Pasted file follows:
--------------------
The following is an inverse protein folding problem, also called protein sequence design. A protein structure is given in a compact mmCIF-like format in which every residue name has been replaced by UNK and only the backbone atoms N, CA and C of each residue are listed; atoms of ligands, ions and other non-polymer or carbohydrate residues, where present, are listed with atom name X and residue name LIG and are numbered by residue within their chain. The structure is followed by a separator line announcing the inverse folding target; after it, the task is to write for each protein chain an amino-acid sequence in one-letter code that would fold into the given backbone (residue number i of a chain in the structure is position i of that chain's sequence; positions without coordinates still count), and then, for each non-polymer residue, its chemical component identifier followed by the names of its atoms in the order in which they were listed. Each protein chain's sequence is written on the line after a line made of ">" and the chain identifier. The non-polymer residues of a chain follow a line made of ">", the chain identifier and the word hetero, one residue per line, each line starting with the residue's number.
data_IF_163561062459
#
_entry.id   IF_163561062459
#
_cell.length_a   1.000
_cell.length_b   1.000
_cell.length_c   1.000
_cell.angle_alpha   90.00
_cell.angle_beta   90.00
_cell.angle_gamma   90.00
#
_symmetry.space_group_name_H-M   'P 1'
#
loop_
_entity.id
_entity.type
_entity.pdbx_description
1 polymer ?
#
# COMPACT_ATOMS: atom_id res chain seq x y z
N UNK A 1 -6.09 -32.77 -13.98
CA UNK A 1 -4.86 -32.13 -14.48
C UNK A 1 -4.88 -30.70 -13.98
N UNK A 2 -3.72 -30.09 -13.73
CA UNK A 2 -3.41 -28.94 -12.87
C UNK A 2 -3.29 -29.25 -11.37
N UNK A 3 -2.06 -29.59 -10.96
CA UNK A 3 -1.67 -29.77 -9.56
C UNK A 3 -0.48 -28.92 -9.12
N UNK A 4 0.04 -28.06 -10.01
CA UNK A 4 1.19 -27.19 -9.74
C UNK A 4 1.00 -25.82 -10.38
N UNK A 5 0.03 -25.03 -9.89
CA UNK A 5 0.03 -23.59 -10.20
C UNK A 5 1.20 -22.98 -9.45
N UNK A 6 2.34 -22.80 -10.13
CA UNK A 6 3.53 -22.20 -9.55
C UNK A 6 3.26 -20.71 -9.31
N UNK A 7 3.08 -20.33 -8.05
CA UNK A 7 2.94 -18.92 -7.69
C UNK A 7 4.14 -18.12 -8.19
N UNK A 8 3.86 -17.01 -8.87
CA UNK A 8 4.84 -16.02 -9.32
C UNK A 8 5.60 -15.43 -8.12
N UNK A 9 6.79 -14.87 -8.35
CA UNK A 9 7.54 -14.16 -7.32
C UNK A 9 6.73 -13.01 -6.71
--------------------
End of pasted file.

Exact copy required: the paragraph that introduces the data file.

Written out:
The following is an inverse protein folding problem, also called protein sequence design. A protein structure is given in a compact mmCIF-like format in which every residue name has been replaced by UNK and only the backbone atoms N, CA and C of each residue are listed; atoms of ligands, ions and other non-polymer or carbohydrate residues, where present, are listed with atom name X and residue name LIG and are numbered by residue within their chain. The structure is followed by a separator line announcing the inverse folding target; after it, the task is to write for each protein chain an amino-acid sequence in one-letter code that would fold into the given backbone (residue number i of a chain in the structure is position i of that chain's sequence; positions without coordinates still count), and then, for each non-polymer residue, its chemical component identifier followed by the names of its atoms in the order in which they were listed. Each protein chain's sequence is written on the line after a line made of ">" and the chain identifier. The non-polymer residues of a chain follow a line made of ">", the chain identifier and the word hetero, one residue per line, each line starting with the residue's number.